HOUSTON - KPRC 2 Investigates first exposed the use of physical punishment within the University of Houston women’s soccer program this past April.
In June, players spoke to KPRC 2 Investigates in the shadows out of fear of retaliation by the school and the program.
KPRC 2 Investigates brought their facts into the light, and university leadership went into hiding. However, after two investigations were launched following our reports, University President Renu Khator is now opening up.
"I have two daughters, and they played sports in high school, and if something like that would have happened with them, I would be furious,” Khator said during a recent Board of Regents meeting.
A punishing workout from February 2018 sent one player to the hospital for five days, diagnosed with the potentially deadly medical condition rhabdomyolysis. Initially, the university denied requests for interviews with women's soccer coach Diego Bocanegra, Athletic Director Chris Pezman and Khator.
One player told Channel 2 Investigates, "I'm ashamed of the fact that she won't speak."
However, at last month's Board of Regents meeting, Khator finally opened up, telling KPRC 2 Investigates: "I can guarantee you whatever comes out there -- and your questioning has helped us, obviously -- whatever comes out there, action will be swift.”
What we do know is that following our June 11 report, the University of Houston Police Department launched a hazing investigation after we revealed the punishment workout appeared to have violated the school's hazing policy. The findings of that criminal investigation are now in the hands of the Harris County District Attorney's Office.
On June 20, Tilman Fertitta, the chairman of the university's Board of Regents, announced a separate internal investigation by the board's Audit Department.
When KPRC 2 Investigates asked Khator how something like this happened under her watch, Khator said, "I'm a mother, as well. I totally understand why people are asking that question.”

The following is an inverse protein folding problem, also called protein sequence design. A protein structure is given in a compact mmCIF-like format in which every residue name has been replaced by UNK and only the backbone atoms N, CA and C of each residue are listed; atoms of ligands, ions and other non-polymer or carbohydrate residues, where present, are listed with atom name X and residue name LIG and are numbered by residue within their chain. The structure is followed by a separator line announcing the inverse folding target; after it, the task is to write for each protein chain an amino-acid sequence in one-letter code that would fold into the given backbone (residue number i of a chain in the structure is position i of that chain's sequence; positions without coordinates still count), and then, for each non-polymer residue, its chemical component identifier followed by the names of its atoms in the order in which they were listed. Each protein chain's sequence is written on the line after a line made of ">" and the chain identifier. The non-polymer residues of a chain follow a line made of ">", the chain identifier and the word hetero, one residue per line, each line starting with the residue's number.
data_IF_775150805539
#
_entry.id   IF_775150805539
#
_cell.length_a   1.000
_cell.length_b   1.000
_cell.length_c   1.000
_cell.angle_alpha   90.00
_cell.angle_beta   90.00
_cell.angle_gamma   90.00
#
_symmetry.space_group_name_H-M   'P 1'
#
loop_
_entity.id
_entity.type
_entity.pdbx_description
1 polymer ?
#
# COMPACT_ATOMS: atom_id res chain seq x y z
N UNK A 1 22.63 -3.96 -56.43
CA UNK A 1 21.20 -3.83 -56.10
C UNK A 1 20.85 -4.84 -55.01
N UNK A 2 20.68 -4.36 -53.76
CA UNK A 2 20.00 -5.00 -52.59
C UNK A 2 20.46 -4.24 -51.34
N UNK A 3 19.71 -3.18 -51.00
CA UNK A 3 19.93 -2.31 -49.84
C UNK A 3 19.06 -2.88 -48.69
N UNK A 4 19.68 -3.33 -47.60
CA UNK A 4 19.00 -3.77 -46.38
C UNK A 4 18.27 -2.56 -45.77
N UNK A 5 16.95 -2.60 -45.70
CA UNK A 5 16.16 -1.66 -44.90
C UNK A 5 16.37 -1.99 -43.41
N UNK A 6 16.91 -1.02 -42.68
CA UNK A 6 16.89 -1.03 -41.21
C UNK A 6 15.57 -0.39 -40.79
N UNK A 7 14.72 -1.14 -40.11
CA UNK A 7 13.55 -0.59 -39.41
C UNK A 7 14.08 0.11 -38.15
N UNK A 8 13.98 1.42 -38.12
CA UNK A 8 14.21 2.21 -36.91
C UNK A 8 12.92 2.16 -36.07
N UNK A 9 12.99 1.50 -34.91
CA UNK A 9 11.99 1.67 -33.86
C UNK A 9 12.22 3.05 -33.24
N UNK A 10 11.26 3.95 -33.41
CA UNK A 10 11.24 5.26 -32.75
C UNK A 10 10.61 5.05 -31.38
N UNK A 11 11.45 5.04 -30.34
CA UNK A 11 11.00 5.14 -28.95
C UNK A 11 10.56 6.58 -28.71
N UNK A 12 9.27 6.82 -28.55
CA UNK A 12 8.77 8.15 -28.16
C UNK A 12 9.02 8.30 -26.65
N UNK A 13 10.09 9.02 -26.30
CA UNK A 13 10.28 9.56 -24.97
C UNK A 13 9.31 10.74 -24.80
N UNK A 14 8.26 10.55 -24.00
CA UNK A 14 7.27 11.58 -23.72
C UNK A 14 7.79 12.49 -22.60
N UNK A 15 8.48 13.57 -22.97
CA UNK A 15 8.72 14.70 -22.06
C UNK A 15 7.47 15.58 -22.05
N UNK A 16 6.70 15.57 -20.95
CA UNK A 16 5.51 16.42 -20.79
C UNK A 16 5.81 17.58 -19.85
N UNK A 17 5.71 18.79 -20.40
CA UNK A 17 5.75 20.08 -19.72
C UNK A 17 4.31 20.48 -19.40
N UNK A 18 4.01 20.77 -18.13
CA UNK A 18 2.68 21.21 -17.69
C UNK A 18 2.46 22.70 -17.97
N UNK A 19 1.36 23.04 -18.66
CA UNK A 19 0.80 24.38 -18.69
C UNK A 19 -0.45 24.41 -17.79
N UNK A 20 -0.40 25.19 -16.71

KPRC 2 Investigates pointed out punishment was listed in the team’s handbook. Khator immediately said, "I am furious because I have two daughters. They play, and this kind of thing, it was shocking to me, too."
Months before KPRC 2’s investigation, Khator was made aware of the punishment workout in a lengthy email sent by a parent Jan. 29. The email is filled with numerous details surrounding the February 2018 workout. It also describes the player's hospital stay. Khator did not respond. Instead, she forwarded the email without comment to Athletic Director Chris Pezman and the school's general counsel Donna Cornell.
One player informed KPRC 2 Investigates in June she felt “tortured almost” following the workout.
Although Khator received and forwarded all the details of the February 2018 punishment workout in January, a university spokesman maintains, "We did not have the allegations to support hazing before your June report."
Khator also admitted she never spoke to the player who was hospitalized.
"I can tell you I continuously kept up what their condition, what their situation was, but once the investigations are on, whether internal or external, I wasn't going to reach out personally," she said.
As for Bocanegra? He remains on the sidelines. The Lady Coogs kicked off their season a few weeks ago.
What is on deck regarding the investigations?
The Board of Regents Audit Department plans to complete its investigation by Oct. 1. Khator is set to be interviewed, along with coaches. Blueprints also include interviewing the player and her parents, according to one official.
Meanwhile, the Harris County DA’s Office won’t comment on the criminal investigation.
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